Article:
Dr. Paul E. M. Phillips spoke on “Phasic Dopamine Transmission During Substance Abuse,” describing investigations that he has led into the role of brief, seconds-long bursts of dopamine signaling in addictive processes. Dr. Rita Z. Goldstein spoke on “Targeting the Brain, Cognition, and Motivation for Intervention in Addiction.”

Basic Science

Animation: The Rise and Fall of the Cocaine High

This animation shows the rapid passage of cocaine through the brain. It demonstrates that the intensity of the cocaine “high” parallels the trajectory of cocaine levels in the brain.

Basic Science

Dr. Antonello Bonci Q & A: Lighting Up the Brain To Shut Down Cocaine Seeking

The Scientific Director of NIDA’s Intramural Research Program talks about switching off animals’ compulsive cocaine seeking by optogenetically activating the prefrontal cortex, and the implications of this work for people. In an accompanying podcast, Dr. Bonci walks viewers through experiments that showed that prefrontal cortex activity levels may constitute a simple switch controlling whether or not animals compulsively seek cocaine.

Basic Science

Gene Variants Reduce Opioid Risks

Two recent studies suggest that genotyping may enable clinicians to base therapies on individual patients’ potential responsiveness to opioid drugs’ therapeutic effects and vulnerability to their harmful effects.

Basic Science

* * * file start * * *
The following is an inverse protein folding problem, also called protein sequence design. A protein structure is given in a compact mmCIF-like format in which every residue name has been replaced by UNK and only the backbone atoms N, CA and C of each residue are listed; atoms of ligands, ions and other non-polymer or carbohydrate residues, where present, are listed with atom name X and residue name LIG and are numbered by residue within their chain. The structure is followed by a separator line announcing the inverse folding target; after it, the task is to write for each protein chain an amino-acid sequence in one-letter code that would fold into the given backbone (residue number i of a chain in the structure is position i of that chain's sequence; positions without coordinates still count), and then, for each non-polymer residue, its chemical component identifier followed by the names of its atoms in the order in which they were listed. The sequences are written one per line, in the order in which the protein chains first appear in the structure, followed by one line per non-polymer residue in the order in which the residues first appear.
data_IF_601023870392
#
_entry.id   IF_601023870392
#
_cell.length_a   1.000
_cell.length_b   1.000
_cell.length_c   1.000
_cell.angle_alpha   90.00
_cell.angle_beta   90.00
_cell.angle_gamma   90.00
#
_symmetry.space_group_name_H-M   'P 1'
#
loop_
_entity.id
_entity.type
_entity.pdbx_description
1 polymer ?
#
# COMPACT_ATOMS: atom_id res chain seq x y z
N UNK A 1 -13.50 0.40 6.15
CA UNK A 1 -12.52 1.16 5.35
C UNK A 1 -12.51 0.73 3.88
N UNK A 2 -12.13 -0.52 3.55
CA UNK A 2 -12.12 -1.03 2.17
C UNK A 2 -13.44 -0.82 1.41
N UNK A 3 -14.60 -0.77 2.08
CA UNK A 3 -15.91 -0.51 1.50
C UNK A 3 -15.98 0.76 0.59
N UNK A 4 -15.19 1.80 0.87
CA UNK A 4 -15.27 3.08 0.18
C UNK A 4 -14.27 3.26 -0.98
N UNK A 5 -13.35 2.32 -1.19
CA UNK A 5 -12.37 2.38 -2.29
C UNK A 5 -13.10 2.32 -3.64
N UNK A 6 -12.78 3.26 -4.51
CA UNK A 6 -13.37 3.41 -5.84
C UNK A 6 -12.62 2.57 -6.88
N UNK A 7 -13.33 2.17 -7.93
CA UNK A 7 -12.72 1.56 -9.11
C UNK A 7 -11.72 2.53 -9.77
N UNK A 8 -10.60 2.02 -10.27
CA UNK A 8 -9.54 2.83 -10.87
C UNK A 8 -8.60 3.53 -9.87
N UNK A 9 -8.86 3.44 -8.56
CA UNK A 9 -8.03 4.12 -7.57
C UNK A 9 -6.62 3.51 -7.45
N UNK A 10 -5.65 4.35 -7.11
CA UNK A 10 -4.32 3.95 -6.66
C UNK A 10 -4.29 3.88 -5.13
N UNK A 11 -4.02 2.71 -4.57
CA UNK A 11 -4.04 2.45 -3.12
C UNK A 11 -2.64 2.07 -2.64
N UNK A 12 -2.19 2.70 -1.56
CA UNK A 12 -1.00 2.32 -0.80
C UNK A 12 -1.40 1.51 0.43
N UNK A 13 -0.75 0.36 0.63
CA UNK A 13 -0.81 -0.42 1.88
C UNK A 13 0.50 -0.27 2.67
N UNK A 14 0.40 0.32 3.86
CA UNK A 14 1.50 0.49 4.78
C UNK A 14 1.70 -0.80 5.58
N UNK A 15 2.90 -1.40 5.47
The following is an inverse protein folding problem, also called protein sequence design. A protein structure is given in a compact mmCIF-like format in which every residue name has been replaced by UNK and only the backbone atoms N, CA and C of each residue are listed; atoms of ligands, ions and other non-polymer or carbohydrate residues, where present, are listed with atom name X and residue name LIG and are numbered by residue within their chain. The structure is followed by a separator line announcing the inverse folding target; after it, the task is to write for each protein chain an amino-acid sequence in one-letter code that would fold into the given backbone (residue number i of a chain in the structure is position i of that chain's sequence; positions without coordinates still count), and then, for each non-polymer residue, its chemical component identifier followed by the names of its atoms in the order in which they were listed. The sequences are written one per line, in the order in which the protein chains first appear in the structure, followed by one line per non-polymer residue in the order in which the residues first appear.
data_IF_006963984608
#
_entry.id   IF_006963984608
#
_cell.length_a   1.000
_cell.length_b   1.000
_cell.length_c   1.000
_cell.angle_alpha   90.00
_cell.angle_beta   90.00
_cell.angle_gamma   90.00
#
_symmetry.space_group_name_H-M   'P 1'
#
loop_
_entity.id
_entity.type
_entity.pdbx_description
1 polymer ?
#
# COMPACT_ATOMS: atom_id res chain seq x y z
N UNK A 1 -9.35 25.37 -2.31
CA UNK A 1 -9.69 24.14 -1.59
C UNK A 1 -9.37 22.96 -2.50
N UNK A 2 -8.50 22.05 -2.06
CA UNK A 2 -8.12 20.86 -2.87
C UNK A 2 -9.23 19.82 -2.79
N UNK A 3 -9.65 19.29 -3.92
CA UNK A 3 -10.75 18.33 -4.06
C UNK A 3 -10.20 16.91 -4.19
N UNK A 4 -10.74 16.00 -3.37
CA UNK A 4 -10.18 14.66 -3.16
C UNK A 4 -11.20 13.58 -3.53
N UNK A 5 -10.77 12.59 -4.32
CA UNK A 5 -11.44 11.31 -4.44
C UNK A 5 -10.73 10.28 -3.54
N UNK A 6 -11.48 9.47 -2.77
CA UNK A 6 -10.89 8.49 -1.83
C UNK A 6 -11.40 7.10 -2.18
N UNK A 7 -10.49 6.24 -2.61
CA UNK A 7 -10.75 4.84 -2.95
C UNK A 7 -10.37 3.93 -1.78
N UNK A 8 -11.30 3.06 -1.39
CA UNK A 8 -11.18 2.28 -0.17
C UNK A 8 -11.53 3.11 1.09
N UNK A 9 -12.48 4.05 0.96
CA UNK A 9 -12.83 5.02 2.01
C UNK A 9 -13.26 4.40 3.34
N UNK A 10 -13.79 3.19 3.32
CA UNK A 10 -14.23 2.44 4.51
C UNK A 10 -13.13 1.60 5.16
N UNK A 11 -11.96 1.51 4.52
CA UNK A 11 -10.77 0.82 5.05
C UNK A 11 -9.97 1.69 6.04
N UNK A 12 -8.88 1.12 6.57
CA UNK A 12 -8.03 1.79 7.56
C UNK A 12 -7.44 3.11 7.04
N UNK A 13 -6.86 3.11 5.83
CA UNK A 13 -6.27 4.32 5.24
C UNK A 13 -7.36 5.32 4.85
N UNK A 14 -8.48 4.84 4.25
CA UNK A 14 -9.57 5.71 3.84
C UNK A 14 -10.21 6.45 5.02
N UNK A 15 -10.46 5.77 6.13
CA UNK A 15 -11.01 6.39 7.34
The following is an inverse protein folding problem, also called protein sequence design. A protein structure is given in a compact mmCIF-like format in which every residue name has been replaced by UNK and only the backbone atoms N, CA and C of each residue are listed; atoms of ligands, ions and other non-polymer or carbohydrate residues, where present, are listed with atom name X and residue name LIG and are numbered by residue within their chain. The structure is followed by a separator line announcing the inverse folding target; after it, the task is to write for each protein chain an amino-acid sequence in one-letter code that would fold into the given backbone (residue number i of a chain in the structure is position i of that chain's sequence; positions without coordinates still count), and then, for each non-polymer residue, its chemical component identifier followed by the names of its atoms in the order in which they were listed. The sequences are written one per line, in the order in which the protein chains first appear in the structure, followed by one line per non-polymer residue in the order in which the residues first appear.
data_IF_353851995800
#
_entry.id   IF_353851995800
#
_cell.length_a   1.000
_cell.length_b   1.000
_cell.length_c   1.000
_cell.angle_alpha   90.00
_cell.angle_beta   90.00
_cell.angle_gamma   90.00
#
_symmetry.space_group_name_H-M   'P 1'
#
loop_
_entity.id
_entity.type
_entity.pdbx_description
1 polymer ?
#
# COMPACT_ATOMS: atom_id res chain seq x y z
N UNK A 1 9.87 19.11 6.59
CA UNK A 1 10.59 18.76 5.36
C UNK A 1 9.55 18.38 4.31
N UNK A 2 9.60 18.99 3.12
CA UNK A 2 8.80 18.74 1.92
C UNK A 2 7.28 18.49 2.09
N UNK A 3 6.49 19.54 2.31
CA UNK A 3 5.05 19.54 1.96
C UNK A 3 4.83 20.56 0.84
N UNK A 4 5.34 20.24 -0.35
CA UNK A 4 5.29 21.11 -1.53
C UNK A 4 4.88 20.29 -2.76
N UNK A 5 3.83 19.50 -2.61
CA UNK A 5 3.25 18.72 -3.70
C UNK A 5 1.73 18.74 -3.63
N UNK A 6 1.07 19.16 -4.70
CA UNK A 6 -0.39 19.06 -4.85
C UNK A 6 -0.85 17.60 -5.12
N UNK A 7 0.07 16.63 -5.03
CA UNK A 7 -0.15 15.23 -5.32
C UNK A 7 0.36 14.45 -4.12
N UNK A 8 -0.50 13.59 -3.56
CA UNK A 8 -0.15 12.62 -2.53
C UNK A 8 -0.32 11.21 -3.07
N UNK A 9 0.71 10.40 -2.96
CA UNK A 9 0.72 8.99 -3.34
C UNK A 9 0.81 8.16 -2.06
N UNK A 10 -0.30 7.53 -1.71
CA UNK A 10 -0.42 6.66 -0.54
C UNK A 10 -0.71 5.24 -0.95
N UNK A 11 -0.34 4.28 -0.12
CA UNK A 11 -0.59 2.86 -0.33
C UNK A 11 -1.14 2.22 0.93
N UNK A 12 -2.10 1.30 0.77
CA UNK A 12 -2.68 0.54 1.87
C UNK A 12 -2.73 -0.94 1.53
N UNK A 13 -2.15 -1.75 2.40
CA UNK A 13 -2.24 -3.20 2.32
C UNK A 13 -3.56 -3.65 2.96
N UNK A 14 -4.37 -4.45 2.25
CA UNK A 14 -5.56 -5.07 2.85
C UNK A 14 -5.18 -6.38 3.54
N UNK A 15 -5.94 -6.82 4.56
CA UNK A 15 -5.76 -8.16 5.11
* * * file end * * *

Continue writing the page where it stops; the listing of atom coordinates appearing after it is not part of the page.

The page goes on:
New Insight Into How Cues Cause Relapse to Cocaine

A brain response occurs in the nucleus accumbens when rats encounter a cue that they associate with previous cocaine self-administration, but not a cue associated with a pleasurable non-drug experience. Moreover, the response correlates in time and intensity with the animals’ cue-induced relapse to cocaine-seeking.

Basic Science

Marijuana Use May Promote Nicotine Consumption

Exposing rats to THC increases the likelihood that the animals will later self-administer nicotine. THC-exposed rats are also willing to work harder to obtain nicotine. When extrapolated to people, the findings suggest that THC’s pharmacological impact on the brain may make a person who uses marijuana more vulnerable to developing nicotine addiction, an underappreciated health consequence of marijuana use.

Public Health

In Nationwide Survey, More Students Use Marijuana, Fewer Use Other Drugs

Almost one-third (32 percent) of the roughly 42,000 Monitoring the Future survey respondents reported having used marijuana during their lifetime. However, abuse of many other drugs—methamphetamine, heroin, cocaine, and some prescription medications—declined.

Prevention

Intervention Strengthens American Indian Teen Mothers’ Parenting

Teen mothers on three American Indian reservations improved on several measures of parenting after participating in Family Spirit, a home-visiting intervention developed with NIDA support. At 12 months postpartum, the women’s children exhibited reduced rates of emotional difficulties predicting later drug abuse and other behavioral problems. Infants at highest risk—those whose mothers had histories of drug abuse—benefited the most.

Basic Science

Prefrontal Cortex Stimulation Stops Compulsive Drug Seeking in Rats

Researchers have shut down laboratory rats’ compulsive cocaine seeking by stimulating an area of the animals’ prefrontal cortex. The finding raises the possibility that stimulating neurons in this brain area may weaken or break cocaine’s grip on the behavior of people who are addicted to the drug.

NIDA Notes